Three different lipids, or fats, are found in the foods we eat. Phospholipids (lecithin), sterols (cholesterol), and the largest category—triglycerides. Most of the fat in the body also consists of triglycerides. They are saturated fats. Though they serve important functions in the body, triglycerides, along with cholesterol, contribute to heart disease. With so much research indicating the importance of limiting dietary saturated fats, what is the function of triglycerides and do we need them at all?
The name triglyceride comes from chemical composition. Triglycerides contain three molecules (tri) of fatty acid and one molecule of glycerol. Lipids do not dissolve in water like other food items that enter the body, so they must first be broken down to be absorbed. After they are absorbed into the intestinal lining, lipids are rebuilt, mixed with cholesterol and turned into droplets covered in a layer of protein. These “lipoproteins” are called chylomicrons. The body safely absorbs and stores smaller chylomicrons. Larger ones sometimes accumulate on the walls of the blood vessels, causing that spot to thicken and harden, which is what can lead to heart disease. However, triglycerides serve several positive and necessary functions in the body.
Function 1 – Energy
All dietary fats, including triglycerides, are a highly concentrated source of energy, but they are the body’s second choice because they are more difficult than carbohydrates to convert into energy. When fats are catabolized (broken down to be used for energy), the body only uses half of the fat calories. Any calories that are not immediately used turn into triglycerides to be stored as fat -- also called adipose tissue -- throughout the body until needed for energy.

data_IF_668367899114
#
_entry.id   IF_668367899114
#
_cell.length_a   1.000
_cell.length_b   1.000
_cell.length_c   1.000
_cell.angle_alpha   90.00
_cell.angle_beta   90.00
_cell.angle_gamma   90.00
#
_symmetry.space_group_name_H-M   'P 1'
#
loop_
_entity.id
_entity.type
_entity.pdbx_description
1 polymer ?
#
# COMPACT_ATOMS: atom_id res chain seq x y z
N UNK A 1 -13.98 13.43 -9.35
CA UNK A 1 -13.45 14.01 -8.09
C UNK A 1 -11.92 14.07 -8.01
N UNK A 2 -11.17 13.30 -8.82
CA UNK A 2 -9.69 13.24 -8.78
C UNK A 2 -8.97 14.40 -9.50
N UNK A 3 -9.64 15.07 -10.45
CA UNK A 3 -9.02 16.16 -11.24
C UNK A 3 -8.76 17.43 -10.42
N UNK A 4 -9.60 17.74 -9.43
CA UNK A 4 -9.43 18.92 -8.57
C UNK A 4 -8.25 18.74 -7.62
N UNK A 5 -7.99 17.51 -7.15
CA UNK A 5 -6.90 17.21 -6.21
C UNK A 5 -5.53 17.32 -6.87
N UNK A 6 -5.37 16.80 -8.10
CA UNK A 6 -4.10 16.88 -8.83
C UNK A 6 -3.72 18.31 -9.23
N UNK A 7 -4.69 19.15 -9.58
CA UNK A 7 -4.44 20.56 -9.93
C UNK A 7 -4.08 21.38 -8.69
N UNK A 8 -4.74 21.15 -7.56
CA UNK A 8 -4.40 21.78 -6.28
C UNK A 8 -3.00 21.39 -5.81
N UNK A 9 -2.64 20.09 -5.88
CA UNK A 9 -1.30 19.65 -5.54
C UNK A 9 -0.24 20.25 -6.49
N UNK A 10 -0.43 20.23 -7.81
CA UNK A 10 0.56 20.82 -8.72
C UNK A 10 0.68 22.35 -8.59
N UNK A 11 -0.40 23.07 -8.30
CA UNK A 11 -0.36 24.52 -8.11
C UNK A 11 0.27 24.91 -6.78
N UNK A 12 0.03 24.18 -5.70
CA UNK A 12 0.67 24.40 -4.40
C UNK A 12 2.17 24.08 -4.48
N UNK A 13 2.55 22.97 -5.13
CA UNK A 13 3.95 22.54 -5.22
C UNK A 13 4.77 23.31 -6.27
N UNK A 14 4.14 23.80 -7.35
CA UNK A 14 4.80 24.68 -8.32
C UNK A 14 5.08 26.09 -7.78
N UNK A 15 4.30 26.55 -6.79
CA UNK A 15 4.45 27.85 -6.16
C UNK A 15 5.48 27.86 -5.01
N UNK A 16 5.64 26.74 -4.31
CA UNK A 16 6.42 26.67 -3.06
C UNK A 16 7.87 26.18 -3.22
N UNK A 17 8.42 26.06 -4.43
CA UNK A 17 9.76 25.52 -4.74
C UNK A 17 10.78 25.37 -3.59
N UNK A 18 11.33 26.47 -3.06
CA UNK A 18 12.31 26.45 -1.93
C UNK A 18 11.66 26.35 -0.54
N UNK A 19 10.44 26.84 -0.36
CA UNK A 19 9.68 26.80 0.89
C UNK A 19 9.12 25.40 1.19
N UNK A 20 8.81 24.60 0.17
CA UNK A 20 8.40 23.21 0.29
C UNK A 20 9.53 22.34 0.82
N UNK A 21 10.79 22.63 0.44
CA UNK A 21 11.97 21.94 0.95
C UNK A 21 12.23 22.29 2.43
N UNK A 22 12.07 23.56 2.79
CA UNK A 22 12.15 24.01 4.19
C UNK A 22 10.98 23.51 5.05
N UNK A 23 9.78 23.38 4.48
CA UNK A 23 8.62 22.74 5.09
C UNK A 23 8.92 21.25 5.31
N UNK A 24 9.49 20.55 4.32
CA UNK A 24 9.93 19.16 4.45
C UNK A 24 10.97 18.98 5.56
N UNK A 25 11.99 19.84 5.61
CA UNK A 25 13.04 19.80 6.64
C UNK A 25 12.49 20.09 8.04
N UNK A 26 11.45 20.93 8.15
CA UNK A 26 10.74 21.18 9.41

Function 2 – Insulation and Protection
The layer of fat under the skin insulates the body from extreme temperature changes. Fat around internal organs serves as a protective cushion from mechanical trauma.
Function 3 – Nutrition
Vitamins A, D, E, and K are fat-soluble vitamins, which means the body must have fat to absorb them. These vitamins are transported through the vessels by the chylomicrons. Vitamins E, D, and K are also stored in the fat. If there is too little dietary fat, or if a medical problem exists that interferes with the body’s ability to absorb fat, then vitamin deficiency occurs. The bottom line: Triglycerides help ensure adequate nutrition.
Good or Bad?
In the right amount, triglycerides are important and good; in excess, they contribute to disease. Like so many other nutritional guidelines, moderation is the key. A healthy weight, balanced diet and regular exercise are all necessary to maintain a healthy level of triglycerides.